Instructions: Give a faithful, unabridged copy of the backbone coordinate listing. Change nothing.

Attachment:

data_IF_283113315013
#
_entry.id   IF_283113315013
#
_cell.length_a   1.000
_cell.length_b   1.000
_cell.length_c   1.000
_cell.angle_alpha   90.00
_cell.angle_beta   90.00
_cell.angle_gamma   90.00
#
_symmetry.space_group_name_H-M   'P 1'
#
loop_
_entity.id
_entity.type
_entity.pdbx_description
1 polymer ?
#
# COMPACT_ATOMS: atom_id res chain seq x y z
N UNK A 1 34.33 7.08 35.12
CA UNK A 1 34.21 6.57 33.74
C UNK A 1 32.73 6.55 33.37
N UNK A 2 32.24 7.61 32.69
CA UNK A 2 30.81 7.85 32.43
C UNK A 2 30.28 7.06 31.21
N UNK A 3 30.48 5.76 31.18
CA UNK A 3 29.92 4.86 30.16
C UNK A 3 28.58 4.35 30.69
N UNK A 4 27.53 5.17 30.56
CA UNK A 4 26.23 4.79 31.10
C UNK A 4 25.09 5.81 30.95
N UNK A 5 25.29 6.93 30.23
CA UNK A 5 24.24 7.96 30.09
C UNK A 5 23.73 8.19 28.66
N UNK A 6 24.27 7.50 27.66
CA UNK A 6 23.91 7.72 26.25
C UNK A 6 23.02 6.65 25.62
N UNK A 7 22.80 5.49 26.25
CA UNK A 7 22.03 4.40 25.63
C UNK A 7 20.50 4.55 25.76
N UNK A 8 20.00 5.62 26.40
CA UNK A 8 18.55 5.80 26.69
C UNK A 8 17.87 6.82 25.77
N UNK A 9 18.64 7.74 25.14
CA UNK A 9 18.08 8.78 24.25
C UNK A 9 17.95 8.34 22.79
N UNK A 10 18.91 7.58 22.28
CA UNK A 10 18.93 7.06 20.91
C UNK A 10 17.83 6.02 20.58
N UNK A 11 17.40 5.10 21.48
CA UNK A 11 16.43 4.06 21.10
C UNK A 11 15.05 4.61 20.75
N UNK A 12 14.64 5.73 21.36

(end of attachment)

data_IF_283113315013
#
_entry.id   IF_283113315013
#
_cell.length_a   1.000
_cell.length_b   1.000
_cell.length_c   1.000
_cell.angle_alpha   90.00
_cell.angle_beta   90.00
_cell.angle_gamma   90.00
#
_symmetry.space_group_name_H-M   'P 1'
#
loop_
_entity.id
_entity.type
_entity.pdbx_description
1 polymer ?
#
# COMPACT_ATOMS: atom_id res chain seq x y z
N UNK A 1 34.33 7.08 35.12
CA UNK A 1 34.21 6.57 33.74
C UNK A 1 32.73 6.55 33.37
N UNK A 2 32.24 7.61 32.69
CA UNK A 2 30.81 7.85 32.43
C UNK A 2 30.28 7.06 31.21
N UNK A 3 30.48 5.76 31.18
CA UNK A 3 29.92 4.86 30.16
C UNK A 3 28.58 4.35 30.69
N UNK A 4 27.53 5.17 30.56
CA UNK A 4 26.23 4.79 31.10
C UNK A 4 25.09 5.81 30.95
N UNK A 5 25.29 6.93 30.23
CA UNK A 5 24.24 7.96 30.09
C UNK A 5 23.73 8.19 28.66
N UNK A 6 24.27 7.50 27.66
CA UNK A 6 23.91 7.72 26.25
C UNK A 6 23.02 6.65 25.62
N UNK A 7 22.80 5.49 26.25
CA UNK A 7 22.03 4.40 25.63
C UNK A 7 20.50 4.55 25.76
N UNK A 8 20.00 5.62 26.40
CA UNK A 8 18.55 5.80 26.69
C UNK A 8 17.87 6.82 25.77
N UNK A 9 18.64 7.74 25.14
CA UNK A 9 18.08 8.78 24.25
C UNK A 9 17.95 8.34 22.79
N UNK A 10 18.91 7.58 22.28
CA UNK A 10 18.93 7.06 20.91
C UNK A 10 17.83 6.02 20.58
N UNK A 11 17.40 5.10 21.48
CA UNK A 11 16.43 4.06 21.10
C UNK A 11 15.05 4.61 20.75
N UNK A 12 14.64 5.73 21.36